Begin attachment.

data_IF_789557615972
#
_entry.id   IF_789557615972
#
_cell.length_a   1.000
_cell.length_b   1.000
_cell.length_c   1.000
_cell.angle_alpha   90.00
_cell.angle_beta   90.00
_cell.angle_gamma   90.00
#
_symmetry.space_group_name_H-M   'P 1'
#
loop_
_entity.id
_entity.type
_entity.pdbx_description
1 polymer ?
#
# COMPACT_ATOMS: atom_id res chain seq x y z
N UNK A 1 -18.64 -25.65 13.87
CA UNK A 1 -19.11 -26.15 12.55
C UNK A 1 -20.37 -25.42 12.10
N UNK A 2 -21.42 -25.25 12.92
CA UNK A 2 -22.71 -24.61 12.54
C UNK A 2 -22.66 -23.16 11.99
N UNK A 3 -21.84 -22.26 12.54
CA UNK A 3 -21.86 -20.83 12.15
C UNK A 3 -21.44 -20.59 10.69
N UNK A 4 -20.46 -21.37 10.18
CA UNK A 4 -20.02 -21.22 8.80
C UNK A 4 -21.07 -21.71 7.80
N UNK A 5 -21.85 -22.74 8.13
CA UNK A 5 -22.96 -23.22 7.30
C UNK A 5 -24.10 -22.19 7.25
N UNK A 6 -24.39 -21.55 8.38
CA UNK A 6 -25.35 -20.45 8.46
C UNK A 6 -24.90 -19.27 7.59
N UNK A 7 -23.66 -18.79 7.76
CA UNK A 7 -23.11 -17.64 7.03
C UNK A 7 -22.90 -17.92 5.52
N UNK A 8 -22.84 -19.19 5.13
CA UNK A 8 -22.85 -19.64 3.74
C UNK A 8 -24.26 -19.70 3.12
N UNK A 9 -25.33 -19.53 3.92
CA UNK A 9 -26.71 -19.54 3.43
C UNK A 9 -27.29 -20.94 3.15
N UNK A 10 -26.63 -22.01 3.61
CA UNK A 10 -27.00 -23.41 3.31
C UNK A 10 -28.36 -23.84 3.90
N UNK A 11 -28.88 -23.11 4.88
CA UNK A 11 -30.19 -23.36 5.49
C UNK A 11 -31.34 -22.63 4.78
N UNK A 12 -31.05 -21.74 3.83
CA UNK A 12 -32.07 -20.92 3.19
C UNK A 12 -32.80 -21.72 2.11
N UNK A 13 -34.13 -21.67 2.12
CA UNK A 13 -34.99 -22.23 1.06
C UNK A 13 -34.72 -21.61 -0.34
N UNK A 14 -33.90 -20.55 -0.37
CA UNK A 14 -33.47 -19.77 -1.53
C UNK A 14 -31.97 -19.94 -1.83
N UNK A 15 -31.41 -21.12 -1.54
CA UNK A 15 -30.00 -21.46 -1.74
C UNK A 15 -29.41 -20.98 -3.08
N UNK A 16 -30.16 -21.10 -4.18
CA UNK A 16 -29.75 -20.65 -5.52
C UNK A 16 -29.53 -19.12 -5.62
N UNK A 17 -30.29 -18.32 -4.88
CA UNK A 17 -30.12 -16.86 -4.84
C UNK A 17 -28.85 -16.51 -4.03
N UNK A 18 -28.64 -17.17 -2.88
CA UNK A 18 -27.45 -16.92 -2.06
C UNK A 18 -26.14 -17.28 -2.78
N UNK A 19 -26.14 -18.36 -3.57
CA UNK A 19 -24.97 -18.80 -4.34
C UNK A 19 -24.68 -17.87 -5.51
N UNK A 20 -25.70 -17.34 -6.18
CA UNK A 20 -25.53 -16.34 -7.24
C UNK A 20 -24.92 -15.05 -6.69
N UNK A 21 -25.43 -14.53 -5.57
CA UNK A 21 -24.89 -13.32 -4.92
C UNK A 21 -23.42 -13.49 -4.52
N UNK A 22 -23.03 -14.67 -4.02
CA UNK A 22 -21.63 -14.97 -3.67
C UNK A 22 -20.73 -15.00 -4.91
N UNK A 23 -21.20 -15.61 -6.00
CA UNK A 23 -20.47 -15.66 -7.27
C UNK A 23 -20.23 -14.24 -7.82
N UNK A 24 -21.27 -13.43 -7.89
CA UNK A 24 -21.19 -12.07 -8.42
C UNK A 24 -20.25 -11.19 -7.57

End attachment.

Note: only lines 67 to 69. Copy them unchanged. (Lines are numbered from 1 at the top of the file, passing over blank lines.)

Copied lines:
CA UNK A 16 -29.75 -20.65 -5.52
C UNK A 16 -29.53 -19.12 -5.62
N UNK A 17 -30.29 -18.32 -4.88